One reason people collect photographs might be the following: if I see an Ansel Adams in a museum, I say to myself (and my dealer), I want that image. And possibly I can have it, the very one. Try that with a Picasso or a Richard Serra, pieces whose iconicity depends in part on their uniqueness. No wonder so many “major” photography collections look familiar, as if the collectors were trying to write the same standard history of photography all over again.
One alternative is to seek out the fringes, colonize genres that others ignore, and on some level absolve yourself of the responsibility that a full engagement with photography demands. Among contemporary photography collectors, Bill Hunt is a rarity, in that he has avoided both the center and the margin, and in the process gathered a collection of pictures that is engrossing from image to image. With surprising images by familiar names and stunning images by the nameless, Hunt’s collection had been a well-known attraction to everyone in the photography world for years. Its presentation at Arles in 2007 exposed it publicly and led to the 2011 publication of The Unseen Eye: Photographs from the Unconscious (Aperture). A major part of the collection, including over 500 photographs, is on display at George Eastman House in Rochester, NY, through February 19, 2012.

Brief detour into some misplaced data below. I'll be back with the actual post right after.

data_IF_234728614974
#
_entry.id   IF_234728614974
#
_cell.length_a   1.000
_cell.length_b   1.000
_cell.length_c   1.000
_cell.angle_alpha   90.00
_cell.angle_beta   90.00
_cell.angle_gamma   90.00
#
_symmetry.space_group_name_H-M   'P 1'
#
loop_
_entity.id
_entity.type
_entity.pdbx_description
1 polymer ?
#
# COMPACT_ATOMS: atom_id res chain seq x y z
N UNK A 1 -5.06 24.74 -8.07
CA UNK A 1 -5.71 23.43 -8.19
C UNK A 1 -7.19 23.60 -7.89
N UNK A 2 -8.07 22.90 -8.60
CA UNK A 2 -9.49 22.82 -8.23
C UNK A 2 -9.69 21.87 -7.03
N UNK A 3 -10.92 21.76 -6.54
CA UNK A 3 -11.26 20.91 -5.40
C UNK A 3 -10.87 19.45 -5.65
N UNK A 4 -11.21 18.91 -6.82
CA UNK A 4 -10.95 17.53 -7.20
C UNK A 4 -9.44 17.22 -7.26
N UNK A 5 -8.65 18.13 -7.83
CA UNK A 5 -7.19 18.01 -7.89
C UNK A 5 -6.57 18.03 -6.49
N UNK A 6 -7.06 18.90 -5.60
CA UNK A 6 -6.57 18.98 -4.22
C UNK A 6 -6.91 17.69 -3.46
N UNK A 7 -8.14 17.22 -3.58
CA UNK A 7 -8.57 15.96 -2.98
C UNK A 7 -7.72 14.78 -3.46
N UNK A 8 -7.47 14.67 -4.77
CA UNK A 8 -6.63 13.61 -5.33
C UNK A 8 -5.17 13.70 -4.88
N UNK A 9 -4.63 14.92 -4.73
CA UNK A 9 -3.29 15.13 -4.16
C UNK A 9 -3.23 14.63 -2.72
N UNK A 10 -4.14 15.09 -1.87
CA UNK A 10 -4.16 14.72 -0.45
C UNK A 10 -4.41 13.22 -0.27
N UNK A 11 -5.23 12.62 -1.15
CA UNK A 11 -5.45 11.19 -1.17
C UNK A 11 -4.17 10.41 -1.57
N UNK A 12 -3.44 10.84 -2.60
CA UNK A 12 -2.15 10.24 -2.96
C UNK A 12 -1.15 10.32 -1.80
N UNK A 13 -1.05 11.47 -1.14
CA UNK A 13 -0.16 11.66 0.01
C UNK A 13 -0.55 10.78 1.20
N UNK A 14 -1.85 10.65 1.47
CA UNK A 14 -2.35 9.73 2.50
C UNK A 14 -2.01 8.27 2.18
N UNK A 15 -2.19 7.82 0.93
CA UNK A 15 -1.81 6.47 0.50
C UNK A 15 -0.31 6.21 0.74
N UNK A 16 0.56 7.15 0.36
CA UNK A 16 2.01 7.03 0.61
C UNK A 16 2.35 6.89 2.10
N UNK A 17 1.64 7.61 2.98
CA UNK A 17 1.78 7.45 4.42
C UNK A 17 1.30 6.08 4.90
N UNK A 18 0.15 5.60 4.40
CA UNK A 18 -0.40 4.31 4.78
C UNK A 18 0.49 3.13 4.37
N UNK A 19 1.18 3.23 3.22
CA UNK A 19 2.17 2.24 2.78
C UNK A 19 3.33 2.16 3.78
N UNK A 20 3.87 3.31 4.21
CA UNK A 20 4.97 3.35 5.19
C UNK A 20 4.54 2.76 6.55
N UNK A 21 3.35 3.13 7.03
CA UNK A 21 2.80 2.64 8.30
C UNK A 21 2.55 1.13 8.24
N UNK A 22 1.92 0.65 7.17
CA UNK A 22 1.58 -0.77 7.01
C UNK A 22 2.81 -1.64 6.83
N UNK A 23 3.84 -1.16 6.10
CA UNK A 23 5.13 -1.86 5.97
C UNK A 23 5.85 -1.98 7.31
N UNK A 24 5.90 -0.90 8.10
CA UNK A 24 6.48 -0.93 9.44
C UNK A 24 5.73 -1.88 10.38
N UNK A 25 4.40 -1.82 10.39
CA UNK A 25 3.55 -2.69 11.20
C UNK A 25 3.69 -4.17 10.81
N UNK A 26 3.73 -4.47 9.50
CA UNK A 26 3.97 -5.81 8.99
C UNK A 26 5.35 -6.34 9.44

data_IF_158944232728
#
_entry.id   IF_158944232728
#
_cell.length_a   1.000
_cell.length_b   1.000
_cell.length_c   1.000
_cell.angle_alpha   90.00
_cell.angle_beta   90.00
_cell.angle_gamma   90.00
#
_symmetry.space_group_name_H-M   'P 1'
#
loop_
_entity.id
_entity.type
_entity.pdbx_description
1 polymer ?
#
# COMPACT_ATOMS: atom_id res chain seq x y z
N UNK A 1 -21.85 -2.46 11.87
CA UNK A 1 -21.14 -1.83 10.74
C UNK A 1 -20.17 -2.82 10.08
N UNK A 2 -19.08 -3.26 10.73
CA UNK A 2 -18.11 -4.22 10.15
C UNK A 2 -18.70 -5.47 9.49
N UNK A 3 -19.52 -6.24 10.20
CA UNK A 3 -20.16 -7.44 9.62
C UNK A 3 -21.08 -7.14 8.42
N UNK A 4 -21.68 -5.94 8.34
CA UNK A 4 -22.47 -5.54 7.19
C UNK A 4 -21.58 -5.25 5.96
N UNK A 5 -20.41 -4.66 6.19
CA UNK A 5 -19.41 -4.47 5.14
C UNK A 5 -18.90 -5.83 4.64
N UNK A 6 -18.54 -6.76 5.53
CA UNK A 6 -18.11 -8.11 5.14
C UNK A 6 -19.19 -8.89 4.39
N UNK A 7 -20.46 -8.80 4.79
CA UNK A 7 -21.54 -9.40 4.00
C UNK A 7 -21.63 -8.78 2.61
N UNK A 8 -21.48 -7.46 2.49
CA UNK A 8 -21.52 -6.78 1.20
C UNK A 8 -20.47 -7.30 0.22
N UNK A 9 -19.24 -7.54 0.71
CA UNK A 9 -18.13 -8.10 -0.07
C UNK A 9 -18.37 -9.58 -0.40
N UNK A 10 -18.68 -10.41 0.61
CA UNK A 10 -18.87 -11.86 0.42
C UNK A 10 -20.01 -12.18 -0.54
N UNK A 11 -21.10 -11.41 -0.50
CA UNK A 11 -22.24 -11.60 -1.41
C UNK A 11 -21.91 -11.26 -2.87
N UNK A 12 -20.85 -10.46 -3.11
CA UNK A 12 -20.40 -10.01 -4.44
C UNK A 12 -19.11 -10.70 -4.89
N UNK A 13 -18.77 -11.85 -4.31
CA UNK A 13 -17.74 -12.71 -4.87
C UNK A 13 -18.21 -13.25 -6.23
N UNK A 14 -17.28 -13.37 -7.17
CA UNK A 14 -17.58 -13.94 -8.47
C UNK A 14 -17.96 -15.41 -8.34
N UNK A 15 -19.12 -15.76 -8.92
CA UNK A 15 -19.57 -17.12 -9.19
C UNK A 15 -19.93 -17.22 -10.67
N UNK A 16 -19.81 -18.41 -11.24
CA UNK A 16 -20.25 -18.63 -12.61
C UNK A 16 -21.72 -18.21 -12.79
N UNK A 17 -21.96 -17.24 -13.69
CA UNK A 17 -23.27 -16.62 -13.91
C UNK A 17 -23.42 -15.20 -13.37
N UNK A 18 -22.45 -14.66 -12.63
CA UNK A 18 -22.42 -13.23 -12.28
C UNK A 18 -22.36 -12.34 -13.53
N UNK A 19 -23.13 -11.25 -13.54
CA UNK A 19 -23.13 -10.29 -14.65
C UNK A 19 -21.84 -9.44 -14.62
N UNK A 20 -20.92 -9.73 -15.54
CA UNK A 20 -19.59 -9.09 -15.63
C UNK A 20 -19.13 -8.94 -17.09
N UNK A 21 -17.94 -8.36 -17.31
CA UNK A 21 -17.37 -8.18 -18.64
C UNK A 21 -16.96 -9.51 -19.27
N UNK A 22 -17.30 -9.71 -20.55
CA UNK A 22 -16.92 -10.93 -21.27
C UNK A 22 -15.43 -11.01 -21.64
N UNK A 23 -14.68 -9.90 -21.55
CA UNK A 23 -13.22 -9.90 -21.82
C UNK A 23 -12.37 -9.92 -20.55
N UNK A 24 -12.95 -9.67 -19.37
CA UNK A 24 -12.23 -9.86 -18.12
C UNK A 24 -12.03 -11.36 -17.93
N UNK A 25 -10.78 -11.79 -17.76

Hunt calls the collection “unconscious” because for him it constitutes a record of his unfolding self-knowledge, psychoanalysis by other means, not a replication of the canon. “I was a struggling actor in Cambridge, MA, when I bought my first picture,” he says, “of a faceless figurine. Every time I looked at her she seemed to say, ‘It’s gonna get better, kid.’ Photographs have a messaging power that comes from the unconscious.” His and ours. The cover image, Bill Jacobson’s Song of Sentient Beings #280, 1992, is a good example. Hunt calls it an invitation to bring the picture into focus for oneself, “to come to the picture and make of it what you will.” His collection demonstrates a predilection for averted gazes and eyeless figures, and the Jacobson portrait stretches the idea. It is, after all, about our blindness, our limited ability to resolve the image, and that blindness drives us toward the picture. (A mini-retrospective of Jacobson’s work, Into the Loving Nowhere (1989 till now), is on view at New York’s Julie Saul Gallery through December 10.) But as evocative as the notion of eyeless photographs might be, the Jacobson portrait reveals that this collector has used it more like Wittgenstein’s ladder than as a blueprint: He has climbed it to the top, kicked it away and kept on collecting, according to a deepening sense of himself. “Over time, collecting is a form of reassurance,” he adds. “It’s a way of adding structure to a tumultuous inner life. It’s a device by which I can say to myself, yes, this picture makes sense, who I am makes sense.”